Senate Republican leaders sharply warned President Donald Trump not to fire Robert Mueller III on Tuesday – but they once again stopped short of embracing legislation to protect the special counsel.
Their reluctance to take more forceful action came as Democratic leaders voiced new urgency to shield Mueller a day after Trump said he had been encouraged by some to dismiss the special counsel. At least one rank-and-file Republican endorsed moving forward soon with a bill to protect him.
But Senate GOP leaders were not budging from their position against taking preventive action, underscoring the downside they have long seen in being too confrontational against the leader of their party. Even at moments of great uncertainty about what Trump will do next, congressional Republican leaders have opted not to further agitate him.
“I haven’t seen clear indication yet that we needed to pass something to keep him from being removed, because I don’t think that’s going to happen,” said Senate Majority Leader Mitch McConnell, R-Ky. McConnell did not elaborate on why he believed that.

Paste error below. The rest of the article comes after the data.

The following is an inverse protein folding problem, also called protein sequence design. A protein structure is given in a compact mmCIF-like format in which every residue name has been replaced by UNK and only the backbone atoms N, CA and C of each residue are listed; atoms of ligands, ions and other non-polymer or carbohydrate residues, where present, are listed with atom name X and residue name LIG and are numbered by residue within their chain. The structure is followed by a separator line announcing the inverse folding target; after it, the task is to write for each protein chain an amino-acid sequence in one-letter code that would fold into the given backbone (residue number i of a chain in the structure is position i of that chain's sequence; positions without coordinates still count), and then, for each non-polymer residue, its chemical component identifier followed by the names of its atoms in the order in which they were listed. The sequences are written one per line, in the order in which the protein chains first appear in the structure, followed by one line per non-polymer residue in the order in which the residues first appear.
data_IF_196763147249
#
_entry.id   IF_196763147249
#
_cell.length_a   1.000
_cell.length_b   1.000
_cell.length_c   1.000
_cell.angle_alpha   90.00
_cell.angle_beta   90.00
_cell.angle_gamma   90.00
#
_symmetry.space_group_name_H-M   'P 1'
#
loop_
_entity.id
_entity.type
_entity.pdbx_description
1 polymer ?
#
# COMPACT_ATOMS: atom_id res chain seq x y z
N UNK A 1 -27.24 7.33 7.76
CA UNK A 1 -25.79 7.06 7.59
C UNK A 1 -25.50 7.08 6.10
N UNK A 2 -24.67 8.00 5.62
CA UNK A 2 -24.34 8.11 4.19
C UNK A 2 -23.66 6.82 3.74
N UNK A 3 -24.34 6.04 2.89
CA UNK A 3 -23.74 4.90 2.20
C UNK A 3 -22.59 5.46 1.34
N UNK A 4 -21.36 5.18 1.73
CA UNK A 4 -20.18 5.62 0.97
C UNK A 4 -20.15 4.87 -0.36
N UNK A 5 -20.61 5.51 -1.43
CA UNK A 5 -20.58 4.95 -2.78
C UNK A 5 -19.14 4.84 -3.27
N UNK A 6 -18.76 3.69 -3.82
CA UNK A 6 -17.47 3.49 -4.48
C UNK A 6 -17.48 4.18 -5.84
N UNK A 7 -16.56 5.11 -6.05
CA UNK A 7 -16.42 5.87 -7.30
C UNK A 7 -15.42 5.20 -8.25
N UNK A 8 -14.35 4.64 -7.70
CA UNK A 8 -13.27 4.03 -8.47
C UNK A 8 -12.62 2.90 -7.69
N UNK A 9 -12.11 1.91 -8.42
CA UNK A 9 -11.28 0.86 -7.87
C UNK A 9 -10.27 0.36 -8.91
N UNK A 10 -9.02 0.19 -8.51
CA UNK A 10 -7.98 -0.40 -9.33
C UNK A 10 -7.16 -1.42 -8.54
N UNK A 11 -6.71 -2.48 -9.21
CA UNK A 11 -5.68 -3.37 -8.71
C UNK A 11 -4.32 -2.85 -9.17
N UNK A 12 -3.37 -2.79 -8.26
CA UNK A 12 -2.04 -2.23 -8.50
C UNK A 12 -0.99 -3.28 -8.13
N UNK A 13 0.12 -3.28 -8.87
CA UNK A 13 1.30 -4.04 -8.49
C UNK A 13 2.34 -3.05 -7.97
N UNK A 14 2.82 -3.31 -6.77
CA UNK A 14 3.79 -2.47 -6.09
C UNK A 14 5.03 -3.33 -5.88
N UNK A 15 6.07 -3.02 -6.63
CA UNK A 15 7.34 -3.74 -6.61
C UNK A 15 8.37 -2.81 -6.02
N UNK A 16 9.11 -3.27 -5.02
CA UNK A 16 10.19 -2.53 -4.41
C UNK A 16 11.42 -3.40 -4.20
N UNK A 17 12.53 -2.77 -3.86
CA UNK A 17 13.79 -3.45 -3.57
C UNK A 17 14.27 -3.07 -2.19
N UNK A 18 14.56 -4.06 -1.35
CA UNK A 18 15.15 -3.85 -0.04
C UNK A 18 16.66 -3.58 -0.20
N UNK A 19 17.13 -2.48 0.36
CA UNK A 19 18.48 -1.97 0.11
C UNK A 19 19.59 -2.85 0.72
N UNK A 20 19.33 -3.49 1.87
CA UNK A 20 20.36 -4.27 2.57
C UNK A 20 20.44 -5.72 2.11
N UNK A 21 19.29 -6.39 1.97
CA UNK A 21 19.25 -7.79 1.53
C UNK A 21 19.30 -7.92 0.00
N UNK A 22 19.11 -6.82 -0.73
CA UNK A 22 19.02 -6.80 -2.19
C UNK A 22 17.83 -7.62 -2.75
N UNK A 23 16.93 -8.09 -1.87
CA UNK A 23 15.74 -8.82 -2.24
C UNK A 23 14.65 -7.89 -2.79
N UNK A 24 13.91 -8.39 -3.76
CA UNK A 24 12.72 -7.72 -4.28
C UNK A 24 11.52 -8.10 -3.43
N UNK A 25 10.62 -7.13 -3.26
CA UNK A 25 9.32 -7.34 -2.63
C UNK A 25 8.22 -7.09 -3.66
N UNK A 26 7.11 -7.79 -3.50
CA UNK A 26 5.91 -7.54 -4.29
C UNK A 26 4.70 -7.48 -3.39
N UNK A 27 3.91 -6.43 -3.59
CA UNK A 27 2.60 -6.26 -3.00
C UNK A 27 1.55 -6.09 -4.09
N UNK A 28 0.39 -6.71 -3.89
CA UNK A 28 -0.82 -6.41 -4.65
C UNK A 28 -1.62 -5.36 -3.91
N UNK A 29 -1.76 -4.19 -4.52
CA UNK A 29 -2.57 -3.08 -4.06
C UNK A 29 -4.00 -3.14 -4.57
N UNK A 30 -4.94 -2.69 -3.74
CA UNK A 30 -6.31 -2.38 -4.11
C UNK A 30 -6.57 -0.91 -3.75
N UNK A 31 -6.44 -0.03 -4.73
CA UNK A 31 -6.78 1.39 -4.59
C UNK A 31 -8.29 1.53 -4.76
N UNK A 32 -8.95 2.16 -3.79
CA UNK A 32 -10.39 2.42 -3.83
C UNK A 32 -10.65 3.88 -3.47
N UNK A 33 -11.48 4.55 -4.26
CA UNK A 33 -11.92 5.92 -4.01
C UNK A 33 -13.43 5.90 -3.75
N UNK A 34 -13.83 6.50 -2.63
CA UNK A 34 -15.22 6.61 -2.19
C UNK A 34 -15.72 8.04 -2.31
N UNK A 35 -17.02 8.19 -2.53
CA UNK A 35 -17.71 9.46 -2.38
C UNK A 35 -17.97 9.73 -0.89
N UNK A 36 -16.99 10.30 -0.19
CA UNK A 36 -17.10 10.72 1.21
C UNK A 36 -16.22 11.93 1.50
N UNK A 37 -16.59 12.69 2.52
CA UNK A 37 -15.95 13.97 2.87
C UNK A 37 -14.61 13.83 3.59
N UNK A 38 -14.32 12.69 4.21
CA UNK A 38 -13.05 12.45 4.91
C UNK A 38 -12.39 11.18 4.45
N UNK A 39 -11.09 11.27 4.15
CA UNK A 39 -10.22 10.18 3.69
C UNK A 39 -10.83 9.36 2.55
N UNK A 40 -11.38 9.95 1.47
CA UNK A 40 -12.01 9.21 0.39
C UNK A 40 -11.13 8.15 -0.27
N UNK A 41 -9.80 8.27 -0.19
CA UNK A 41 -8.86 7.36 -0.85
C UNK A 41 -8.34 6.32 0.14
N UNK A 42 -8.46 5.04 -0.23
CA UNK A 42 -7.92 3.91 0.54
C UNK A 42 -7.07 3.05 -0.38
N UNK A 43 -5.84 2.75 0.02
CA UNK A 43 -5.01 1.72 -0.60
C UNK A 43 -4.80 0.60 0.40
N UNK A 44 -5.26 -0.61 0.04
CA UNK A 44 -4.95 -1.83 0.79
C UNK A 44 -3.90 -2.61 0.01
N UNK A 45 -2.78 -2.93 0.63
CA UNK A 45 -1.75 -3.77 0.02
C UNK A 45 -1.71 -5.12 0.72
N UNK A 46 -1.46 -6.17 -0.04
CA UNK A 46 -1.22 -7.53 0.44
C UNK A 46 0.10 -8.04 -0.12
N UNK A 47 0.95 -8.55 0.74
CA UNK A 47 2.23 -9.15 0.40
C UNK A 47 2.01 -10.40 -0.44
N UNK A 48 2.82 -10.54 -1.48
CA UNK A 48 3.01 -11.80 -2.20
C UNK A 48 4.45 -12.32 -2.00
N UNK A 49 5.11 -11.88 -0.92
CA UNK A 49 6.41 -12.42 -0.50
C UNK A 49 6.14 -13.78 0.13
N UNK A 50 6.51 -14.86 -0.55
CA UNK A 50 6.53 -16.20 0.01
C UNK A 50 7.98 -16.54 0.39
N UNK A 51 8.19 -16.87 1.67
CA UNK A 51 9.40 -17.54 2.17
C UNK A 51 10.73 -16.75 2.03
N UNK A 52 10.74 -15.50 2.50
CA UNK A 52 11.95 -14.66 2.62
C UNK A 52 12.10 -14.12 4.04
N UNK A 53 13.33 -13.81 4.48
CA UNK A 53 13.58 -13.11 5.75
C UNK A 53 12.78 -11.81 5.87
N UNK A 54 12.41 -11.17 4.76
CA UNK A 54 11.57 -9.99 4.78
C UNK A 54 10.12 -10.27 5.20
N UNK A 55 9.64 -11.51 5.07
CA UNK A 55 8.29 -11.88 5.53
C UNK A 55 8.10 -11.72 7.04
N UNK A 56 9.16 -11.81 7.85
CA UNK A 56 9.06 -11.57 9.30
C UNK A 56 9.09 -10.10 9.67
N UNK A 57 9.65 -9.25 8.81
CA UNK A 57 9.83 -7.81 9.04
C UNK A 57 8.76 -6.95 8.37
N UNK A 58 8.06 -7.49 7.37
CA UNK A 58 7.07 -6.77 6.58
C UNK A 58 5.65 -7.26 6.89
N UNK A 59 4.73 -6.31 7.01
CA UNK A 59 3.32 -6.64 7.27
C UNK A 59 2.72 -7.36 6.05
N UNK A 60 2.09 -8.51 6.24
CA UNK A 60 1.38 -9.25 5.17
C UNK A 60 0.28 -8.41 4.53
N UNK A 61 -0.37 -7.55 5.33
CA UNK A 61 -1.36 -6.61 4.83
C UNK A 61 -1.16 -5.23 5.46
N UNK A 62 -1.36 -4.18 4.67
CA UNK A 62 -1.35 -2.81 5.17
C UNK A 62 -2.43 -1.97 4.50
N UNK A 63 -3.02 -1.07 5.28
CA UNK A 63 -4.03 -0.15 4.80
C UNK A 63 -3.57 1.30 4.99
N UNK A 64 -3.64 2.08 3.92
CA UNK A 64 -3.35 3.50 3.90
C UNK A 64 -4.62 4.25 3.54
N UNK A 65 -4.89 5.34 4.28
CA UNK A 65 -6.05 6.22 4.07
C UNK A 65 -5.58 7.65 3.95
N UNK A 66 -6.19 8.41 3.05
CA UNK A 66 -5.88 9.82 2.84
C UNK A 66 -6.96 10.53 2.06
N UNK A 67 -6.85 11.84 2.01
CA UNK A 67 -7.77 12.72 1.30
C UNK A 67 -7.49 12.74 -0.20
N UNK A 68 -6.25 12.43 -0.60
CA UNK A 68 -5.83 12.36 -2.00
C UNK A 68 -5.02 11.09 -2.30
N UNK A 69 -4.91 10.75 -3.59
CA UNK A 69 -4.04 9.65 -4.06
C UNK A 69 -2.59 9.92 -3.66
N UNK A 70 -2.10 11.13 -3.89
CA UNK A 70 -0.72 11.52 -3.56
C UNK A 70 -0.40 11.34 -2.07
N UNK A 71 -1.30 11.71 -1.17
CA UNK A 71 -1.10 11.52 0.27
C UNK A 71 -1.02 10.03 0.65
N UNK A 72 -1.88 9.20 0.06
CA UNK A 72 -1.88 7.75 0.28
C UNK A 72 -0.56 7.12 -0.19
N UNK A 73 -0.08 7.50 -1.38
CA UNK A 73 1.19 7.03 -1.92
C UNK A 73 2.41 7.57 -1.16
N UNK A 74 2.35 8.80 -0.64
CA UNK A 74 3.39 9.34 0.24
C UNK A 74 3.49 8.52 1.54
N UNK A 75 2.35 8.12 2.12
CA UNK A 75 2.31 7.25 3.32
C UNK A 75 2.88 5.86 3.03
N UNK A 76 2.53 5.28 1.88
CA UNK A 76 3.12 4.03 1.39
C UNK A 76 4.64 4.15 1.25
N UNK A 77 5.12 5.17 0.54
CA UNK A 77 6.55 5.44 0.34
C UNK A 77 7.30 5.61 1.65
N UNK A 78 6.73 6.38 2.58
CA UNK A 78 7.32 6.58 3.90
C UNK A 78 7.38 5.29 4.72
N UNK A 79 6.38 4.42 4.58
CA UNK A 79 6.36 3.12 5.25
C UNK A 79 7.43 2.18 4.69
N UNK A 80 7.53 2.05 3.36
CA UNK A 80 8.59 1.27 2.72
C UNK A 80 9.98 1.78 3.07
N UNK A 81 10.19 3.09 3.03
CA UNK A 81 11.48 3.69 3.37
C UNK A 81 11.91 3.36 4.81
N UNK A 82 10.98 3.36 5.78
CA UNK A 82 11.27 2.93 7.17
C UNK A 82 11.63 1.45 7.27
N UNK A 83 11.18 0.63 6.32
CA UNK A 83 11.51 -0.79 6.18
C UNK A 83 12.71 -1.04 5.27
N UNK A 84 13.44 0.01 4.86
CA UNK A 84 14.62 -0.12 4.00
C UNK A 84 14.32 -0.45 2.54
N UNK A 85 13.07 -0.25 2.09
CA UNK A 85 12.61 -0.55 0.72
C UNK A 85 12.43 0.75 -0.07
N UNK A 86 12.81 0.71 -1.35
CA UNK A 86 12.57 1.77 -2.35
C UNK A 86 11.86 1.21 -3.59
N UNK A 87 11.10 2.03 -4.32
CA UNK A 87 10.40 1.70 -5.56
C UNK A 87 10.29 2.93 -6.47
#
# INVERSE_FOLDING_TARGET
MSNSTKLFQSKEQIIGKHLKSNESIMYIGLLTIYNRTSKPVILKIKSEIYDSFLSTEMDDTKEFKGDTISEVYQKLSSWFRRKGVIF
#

Sen. John Cornyn, R-Texas, his top deputy, said he also didn’t believe Mueller would be removed. Asked why, he replied, “I think the consequences of doing so are some that not even the president can anticipate. And I think it would be a mistake.”
Senate Judiciary Committee Chairman Charles Grassley, R-Iowa, issued Trump a sharper warning. He said on Fox Business Network it would be “suicide for the president to want, to talk about firing Mueller.” Grassley said the less the president said about it, “the better off he would be, the stronger his presidency would be.”